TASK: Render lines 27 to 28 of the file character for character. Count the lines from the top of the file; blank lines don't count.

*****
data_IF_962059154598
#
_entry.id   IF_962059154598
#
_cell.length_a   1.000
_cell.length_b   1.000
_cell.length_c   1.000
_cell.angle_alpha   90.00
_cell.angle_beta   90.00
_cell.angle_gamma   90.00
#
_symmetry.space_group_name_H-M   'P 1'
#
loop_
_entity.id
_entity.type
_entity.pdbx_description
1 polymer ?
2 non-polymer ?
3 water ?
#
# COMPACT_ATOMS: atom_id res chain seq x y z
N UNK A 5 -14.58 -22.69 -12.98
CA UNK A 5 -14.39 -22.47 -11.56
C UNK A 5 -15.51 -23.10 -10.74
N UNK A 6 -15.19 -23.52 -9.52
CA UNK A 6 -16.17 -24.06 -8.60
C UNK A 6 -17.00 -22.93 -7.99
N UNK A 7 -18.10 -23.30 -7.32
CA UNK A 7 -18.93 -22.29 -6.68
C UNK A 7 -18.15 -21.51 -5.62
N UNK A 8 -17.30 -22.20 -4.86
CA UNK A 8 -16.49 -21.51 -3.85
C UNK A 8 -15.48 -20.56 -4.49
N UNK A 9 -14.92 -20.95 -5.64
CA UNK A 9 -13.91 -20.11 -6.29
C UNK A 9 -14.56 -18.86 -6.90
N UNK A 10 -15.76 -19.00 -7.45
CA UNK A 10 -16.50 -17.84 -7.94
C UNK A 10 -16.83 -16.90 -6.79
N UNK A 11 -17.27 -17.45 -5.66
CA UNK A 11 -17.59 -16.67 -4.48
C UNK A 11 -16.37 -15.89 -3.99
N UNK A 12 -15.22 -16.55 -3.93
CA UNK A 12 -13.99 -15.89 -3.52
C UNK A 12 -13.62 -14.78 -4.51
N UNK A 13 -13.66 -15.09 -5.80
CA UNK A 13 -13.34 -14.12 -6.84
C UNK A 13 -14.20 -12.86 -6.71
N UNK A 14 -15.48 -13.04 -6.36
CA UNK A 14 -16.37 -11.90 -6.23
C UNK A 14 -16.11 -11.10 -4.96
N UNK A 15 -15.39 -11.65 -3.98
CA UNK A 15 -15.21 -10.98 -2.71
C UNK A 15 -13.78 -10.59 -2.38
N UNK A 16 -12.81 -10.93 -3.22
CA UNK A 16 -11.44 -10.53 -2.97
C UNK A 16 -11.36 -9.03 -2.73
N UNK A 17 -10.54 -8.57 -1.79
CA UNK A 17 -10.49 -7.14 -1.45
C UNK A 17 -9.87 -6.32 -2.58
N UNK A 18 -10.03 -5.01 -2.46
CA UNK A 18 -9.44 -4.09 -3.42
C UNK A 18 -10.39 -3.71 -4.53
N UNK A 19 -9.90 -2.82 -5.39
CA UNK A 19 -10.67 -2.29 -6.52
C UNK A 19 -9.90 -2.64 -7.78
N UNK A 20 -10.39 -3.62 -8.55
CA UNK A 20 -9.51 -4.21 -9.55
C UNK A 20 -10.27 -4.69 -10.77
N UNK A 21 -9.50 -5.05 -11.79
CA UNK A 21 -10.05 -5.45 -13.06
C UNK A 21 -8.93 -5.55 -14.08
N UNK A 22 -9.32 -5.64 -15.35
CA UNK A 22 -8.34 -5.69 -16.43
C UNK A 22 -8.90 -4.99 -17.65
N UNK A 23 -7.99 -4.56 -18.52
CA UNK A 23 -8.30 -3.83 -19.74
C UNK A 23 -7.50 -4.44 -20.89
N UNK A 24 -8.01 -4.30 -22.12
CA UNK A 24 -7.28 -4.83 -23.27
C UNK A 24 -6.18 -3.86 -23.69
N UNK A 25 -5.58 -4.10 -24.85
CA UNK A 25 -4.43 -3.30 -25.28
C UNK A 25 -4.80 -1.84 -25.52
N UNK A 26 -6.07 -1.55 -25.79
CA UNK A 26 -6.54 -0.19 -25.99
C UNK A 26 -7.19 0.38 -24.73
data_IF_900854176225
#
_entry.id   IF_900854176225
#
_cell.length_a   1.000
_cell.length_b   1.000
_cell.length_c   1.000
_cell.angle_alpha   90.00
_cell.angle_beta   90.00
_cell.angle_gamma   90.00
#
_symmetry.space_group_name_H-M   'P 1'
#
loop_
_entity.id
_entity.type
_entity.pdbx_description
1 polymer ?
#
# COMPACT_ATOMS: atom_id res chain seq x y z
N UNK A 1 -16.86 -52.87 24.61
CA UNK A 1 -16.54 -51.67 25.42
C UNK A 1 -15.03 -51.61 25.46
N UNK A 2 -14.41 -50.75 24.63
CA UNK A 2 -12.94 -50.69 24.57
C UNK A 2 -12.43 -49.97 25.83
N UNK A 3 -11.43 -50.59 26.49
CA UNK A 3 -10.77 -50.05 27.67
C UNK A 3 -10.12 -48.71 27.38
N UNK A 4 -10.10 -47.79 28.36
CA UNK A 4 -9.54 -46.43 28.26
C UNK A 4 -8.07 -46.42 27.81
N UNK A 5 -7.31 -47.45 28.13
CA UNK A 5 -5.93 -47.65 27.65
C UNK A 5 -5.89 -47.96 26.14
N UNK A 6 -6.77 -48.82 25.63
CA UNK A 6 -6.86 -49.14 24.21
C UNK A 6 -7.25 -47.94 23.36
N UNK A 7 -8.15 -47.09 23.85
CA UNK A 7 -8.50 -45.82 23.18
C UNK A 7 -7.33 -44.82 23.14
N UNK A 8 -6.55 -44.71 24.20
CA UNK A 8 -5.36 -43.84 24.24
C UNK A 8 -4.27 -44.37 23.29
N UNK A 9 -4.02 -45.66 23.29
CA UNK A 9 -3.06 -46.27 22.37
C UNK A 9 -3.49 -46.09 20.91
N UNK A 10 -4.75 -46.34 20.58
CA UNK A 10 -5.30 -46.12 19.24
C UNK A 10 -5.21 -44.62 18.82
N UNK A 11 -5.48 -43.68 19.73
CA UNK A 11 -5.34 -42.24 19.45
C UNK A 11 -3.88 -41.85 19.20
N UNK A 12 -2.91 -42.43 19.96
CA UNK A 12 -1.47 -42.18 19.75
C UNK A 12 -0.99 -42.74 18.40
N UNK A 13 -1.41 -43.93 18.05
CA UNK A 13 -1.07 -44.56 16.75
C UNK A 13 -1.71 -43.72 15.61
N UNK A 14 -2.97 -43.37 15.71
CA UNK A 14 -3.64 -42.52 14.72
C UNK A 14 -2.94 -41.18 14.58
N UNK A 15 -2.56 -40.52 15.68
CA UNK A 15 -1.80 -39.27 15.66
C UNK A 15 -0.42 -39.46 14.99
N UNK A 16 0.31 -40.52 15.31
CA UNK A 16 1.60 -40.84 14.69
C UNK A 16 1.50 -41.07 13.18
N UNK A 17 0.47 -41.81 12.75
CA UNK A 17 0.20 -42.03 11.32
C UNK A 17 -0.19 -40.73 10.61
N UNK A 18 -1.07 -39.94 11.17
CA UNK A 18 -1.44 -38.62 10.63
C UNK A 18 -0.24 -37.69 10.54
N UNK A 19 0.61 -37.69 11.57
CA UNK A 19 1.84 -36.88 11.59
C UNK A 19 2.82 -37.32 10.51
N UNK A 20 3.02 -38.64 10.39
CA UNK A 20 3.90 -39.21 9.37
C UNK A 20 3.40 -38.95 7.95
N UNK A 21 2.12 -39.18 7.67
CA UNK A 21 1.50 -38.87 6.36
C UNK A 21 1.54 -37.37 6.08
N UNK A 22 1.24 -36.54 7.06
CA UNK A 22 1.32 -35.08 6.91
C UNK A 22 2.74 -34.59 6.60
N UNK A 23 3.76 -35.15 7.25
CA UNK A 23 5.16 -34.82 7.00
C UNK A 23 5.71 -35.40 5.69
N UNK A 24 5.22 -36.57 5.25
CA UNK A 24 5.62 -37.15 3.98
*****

CA UNK A 6 -16.17 -24.06 -8.60
C UNK A 6 -17.00 -22.93 -7.99